Last Updated 05 Jan 2023

The Use of Figurative Language in the Prose Passage by Ralph Waldo Emerson

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In the Prose Passage, Ralph Waldo Emerson's attitude towards nature is very obvious. He

illustrates to the reader that he not only enjoys nature, but he is charmed and connected to it. Emerson expresses how nature correlates to our lives and yet how completely complex it still is. In this passage, he also explores the differences between how adults see nature and how children see nature. To further explain to the audience what his views on nature are, Ralph Waldo Emerson uses a significant amount of figurative language as well as comparing and contrasting Nature to convey his certain attitude about it. Within using all of them, Emerson uses a lot of the figurative language to correlate to comparing Nature with different themes.

The abundance of figurative language in any specific piece of writing, including the Prose Passage, signifies that Emerson is trying to convey a message more than what is merely literal. Throughout the entirety of the passage the most common theme of figurative language is personification. Personification is to give something, anything, human like qualities. In this very passage, the idea/item which is most personified would be Nature For example, " Nature wears a mean appearance......Nature never became a toy....Nature says". As a transcendentalist, Emerson values Nature and would believe that it correlates directly with humans. Another example of personification is "all natural objects make a similar impression when the mind is open to their influence." Natural objects can not directly and literally influence a human. Another example of figurative language is "a man casts off his years, as the snake his slough [dead skin]" This would be a simile, a literary device comparing to otherwise opposite items with like or as. An example if imagery in this passage would be " in snow puddle, at twilight, under a clouded sky." This is providing a scene to picture as the passage unfolds. The figurative language shows that Emerson believes and has an attitude towards nature as more in depth than non-transcendentalists would perceive.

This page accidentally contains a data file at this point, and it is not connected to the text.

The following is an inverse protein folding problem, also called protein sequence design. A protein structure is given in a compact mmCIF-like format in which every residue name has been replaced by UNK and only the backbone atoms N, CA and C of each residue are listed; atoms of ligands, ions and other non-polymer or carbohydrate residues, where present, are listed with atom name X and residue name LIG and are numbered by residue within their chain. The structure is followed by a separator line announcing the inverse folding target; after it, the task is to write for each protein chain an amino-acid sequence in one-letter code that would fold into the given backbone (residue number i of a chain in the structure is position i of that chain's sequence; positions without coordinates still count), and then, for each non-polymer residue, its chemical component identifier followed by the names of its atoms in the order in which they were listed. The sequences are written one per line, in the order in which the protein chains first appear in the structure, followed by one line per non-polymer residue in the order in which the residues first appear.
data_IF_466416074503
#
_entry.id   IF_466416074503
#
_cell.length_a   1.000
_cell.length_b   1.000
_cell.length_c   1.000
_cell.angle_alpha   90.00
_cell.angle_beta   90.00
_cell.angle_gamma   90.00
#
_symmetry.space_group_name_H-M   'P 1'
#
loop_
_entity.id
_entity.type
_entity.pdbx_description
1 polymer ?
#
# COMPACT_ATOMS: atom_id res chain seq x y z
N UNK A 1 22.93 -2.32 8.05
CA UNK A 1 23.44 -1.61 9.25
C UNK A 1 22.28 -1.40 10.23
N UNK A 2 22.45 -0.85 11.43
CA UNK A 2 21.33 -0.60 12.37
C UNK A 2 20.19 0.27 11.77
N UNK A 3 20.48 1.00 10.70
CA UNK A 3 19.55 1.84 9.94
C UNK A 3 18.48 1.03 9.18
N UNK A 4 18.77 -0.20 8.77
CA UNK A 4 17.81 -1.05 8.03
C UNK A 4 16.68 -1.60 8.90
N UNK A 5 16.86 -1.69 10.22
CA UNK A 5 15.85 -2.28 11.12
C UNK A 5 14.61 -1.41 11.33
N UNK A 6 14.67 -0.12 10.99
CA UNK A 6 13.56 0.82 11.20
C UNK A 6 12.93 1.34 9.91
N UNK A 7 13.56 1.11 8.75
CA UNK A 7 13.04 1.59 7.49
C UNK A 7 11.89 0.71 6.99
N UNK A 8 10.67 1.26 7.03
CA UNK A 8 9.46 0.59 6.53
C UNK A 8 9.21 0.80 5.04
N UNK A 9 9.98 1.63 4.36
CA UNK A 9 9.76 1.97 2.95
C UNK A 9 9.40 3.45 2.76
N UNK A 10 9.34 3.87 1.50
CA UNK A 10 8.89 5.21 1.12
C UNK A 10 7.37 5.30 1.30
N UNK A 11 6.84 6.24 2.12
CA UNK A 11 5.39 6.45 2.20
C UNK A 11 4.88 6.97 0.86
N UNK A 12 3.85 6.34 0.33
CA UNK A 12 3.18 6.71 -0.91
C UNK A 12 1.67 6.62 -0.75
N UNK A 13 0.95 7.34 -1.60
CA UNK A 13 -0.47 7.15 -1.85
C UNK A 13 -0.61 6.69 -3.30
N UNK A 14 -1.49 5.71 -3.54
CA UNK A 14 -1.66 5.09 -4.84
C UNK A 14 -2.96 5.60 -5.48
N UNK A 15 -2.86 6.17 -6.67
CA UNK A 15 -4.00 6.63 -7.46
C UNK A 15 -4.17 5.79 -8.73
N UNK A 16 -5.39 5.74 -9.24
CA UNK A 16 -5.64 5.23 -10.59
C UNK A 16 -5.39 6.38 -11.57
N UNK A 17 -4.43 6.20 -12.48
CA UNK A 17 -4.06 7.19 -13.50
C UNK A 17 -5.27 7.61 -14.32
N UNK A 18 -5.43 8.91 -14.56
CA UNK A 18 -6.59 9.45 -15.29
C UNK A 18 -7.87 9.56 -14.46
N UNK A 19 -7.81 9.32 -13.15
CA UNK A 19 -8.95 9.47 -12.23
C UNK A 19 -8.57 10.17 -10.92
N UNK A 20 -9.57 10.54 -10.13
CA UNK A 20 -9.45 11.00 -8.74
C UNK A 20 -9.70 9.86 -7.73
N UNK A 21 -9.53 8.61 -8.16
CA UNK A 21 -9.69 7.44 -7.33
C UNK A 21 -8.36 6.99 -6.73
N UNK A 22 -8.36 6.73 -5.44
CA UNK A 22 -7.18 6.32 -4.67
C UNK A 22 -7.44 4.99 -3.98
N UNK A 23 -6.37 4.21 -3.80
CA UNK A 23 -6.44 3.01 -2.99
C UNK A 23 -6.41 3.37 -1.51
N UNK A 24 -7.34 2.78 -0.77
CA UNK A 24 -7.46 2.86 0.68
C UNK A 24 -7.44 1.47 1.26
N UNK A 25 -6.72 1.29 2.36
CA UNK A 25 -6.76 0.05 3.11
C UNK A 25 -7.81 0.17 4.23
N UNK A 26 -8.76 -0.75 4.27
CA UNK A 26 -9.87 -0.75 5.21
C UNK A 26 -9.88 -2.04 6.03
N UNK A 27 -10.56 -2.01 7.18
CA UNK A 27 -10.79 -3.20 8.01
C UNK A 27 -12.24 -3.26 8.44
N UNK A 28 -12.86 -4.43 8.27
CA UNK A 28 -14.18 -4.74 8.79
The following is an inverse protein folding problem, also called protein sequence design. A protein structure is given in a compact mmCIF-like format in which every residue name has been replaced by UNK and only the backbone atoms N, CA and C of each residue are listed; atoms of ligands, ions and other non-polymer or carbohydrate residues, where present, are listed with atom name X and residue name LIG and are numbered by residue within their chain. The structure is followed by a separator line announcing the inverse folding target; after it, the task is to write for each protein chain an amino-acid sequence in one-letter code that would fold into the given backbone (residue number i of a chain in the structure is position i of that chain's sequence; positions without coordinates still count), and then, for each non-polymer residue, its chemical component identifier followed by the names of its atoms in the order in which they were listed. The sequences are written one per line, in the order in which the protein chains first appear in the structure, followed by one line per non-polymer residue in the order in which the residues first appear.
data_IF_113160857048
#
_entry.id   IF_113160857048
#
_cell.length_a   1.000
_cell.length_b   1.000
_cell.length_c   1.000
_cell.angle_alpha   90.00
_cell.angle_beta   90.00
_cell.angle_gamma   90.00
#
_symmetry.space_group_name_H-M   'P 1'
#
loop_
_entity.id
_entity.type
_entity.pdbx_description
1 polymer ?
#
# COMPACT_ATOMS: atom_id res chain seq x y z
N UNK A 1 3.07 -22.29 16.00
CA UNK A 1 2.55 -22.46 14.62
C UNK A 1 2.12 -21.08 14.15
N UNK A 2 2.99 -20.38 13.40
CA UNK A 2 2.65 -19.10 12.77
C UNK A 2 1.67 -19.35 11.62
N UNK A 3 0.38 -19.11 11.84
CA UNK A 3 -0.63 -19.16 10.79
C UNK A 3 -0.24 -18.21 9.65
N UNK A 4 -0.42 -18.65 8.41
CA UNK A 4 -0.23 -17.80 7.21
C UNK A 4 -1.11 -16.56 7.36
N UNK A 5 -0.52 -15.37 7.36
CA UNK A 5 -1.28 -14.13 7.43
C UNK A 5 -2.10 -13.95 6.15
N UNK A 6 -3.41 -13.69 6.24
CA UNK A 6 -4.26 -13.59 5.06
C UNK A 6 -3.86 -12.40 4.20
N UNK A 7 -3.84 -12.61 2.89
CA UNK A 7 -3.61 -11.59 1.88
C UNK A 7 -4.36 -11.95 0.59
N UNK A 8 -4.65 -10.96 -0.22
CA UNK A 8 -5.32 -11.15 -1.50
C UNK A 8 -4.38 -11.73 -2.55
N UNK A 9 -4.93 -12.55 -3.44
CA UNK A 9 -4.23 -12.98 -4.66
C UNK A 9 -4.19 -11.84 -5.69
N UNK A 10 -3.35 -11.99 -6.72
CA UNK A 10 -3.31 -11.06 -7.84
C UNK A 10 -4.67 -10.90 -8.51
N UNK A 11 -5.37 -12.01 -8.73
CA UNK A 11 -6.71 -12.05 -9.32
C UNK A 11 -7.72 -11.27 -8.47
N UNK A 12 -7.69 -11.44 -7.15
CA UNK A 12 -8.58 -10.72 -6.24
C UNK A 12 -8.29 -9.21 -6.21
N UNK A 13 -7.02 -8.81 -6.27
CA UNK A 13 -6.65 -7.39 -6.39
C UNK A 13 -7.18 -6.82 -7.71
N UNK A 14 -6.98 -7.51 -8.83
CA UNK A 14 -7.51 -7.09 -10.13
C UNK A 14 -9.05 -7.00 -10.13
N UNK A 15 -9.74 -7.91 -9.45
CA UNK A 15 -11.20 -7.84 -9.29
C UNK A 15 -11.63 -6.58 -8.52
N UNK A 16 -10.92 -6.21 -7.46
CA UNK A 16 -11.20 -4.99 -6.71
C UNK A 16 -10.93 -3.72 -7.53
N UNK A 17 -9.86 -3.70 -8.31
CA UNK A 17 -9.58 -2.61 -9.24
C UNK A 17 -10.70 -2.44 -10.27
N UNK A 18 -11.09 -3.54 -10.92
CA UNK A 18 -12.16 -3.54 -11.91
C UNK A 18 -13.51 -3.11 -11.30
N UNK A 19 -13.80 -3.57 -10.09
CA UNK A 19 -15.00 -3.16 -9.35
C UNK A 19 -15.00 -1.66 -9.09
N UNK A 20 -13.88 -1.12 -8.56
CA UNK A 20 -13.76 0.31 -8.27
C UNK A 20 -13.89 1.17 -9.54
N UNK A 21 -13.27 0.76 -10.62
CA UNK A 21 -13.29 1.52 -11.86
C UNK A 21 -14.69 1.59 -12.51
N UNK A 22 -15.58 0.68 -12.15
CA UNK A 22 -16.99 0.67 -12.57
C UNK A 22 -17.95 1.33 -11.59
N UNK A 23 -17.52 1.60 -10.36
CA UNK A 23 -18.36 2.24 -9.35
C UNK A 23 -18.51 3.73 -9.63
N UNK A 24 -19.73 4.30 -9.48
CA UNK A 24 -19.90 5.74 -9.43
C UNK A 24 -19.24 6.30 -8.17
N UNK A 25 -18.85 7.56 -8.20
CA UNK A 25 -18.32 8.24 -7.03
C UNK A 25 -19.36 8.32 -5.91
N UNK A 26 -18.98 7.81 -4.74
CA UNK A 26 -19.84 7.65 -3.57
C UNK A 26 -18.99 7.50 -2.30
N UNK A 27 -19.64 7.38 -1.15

As Emerson uses figurative language, a significant amount of that can be correlated to comparing and contrasting an idea. In fact, all of the comparison and contrasts are within the figurative language Emerson compares the stars to all natural objects when it is stated, "The stars awaken a certain reverence........but all natural objects make a kindred [similar] impression." Emerson also uses a simile as a piece of figurative language and comparison when stating, "a man casts off his years, as the snake his slough [dead skin]". Further more, he compares himself to a transparent eyeball in the sense that " I am nothing" [transparent] "I see all" [the eyeball]. He, Emerson, contrast much of the passage in a way by stating, "at twilight, under a clouded sky" and finishing with " special good fortune." These ideas being so completely different that they contrast each other. He goes on then to speak of his friends which he considers to "be brothers, to be a acquaintances." Within speaking of such friends he mentions trifle and disturbance with completely contrast to the universal idea of friends. These contrasts and comparisons propose the idea that Emerson also believes Nature is directly correlated to humans and our lives and are easily explained as well as still being very complex. [Hence the contrast]

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Specific use of figurative language and comparison and contrast can reveal to the audience what deeper meaning the author is trying to convey through words. Through the Prose Passage, it can be there is more to Emerson's attitude towards Nature. The figurative language shows that Emerson believes and has an attitude towards nature as more in depth than non-

transcendentalists would perceive. Contrasts and comparisons propose the idea that Emerson also believes Nature is directly correlated to humans and our lives and are easily explained. All of the examples given for each idea of Emerson's attitude further explain how he not only enjoys nature, but he is charmed and connected to it throughout everyday life. This is true for what he

follows also. Transcendentalist believe that Nature is connected to each human through over

soul. This passage would indeed show that the universal ideas of life for humans are connected to Nature, however as complex as they seem.

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